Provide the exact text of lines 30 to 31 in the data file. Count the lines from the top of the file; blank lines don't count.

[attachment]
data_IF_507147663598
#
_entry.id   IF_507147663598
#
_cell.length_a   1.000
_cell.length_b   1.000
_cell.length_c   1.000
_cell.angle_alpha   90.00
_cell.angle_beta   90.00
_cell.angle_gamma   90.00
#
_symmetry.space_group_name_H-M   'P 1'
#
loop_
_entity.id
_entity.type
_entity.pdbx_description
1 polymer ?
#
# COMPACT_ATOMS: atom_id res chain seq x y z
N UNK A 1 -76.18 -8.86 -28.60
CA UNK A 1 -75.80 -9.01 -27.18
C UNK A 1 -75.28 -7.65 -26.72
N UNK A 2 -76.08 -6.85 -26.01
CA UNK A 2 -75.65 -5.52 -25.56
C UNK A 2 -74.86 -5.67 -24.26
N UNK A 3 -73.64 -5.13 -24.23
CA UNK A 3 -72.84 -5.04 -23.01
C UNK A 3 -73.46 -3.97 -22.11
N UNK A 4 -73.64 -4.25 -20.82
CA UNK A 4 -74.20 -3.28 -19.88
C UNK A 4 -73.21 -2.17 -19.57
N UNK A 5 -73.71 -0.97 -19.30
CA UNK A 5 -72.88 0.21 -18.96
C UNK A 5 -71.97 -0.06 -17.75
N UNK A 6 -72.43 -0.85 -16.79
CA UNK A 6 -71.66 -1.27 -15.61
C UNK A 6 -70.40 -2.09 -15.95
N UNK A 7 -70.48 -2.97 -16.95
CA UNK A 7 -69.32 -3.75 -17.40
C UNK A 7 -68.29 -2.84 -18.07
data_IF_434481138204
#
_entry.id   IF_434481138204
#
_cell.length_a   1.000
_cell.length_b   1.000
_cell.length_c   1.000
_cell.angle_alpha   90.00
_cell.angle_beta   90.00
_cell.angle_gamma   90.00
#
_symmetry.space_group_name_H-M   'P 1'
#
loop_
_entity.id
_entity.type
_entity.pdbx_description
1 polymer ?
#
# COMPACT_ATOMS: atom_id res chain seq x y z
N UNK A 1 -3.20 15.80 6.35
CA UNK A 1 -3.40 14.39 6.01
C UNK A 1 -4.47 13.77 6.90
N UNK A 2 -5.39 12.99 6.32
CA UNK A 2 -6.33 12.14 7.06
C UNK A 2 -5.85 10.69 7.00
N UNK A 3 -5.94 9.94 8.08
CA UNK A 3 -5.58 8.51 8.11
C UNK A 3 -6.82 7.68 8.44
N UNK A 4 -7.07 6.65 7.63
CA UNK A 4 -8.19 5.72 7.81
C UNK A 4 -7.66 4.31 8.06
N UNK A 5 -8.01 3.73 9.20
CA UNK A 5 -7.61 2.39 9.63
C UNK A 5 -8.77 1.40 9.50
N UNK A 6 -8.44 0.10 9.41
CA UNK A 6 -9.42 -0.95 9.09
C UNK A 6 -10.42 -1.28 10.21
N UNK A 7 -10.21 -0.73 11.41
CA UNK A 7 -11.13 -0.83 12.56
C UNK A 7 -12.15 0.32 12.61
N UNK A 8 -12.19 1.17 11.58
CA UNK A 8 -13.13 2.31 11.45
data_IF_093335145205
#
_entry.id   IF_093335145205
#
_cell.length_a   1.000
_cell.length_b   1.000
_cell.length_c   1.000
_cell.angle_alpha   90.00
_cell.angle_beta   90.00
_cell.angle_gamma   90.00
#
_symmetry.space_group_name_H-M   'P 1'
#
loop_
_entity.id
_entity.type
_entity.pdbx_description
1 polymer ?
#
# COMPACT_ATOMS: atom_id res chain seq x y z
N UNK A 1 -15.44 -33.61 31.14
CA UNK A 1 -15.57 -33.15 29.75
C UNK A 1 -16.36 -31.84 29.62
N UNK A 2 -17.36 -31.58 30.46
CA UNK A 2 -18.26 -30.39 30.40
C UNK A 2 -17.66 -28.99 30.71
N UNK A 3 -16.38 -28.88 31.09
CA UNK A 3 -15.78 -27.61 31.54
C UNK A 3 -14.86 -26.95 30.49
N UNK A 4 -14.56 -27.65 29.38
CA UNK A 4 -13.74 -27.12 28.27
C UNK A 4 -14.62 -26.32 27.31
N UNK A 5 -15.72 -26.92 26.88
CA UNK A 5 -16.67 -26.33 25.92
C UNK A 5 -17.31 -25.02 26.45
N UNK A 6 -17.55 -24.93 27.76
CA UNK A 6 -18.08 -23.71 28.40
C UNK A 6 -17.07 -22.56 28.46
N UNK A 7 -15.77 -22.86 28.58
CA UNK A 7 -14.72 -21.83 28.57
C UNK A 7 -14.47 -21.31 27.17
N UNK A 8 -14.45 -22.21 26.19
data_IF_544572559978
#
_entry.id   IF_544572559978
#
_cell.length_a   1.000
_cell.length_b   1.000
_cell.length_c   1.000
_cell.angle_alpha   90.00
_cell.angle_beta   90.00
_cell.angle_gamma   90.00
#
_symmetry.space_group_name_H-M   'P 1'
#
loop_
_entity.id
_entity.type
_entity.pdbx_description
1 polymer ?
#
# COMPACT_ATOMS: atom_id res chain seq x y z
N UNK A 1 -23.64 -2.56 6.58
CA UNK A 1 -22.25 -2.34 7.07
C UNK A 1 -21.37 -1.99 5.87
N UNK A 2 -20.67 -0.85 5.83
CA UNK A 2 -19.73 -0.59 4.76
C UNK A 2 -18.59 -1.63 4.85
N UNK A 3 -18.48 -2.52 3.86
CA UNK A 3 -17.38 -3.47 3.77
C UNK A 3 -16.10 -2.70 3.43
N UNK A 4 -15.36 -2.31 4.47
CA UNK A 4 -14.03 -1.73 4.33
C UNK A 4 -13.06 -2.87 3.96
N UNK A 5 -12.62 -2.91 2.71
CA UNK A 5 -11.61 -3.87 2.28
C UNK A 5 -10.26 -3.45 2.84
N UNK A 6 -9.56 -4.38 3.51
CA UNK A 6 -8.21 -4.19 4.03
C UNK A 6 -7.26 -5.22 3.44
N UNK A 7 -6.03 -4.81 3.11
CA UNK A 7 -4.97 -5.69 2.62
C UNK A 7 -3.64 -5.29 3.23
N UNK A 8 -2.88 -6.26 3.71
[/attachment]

N UNK A 4 -73.64 -4.25 -20.82
CA UNK A 4 -74.20 -3.28 -19.88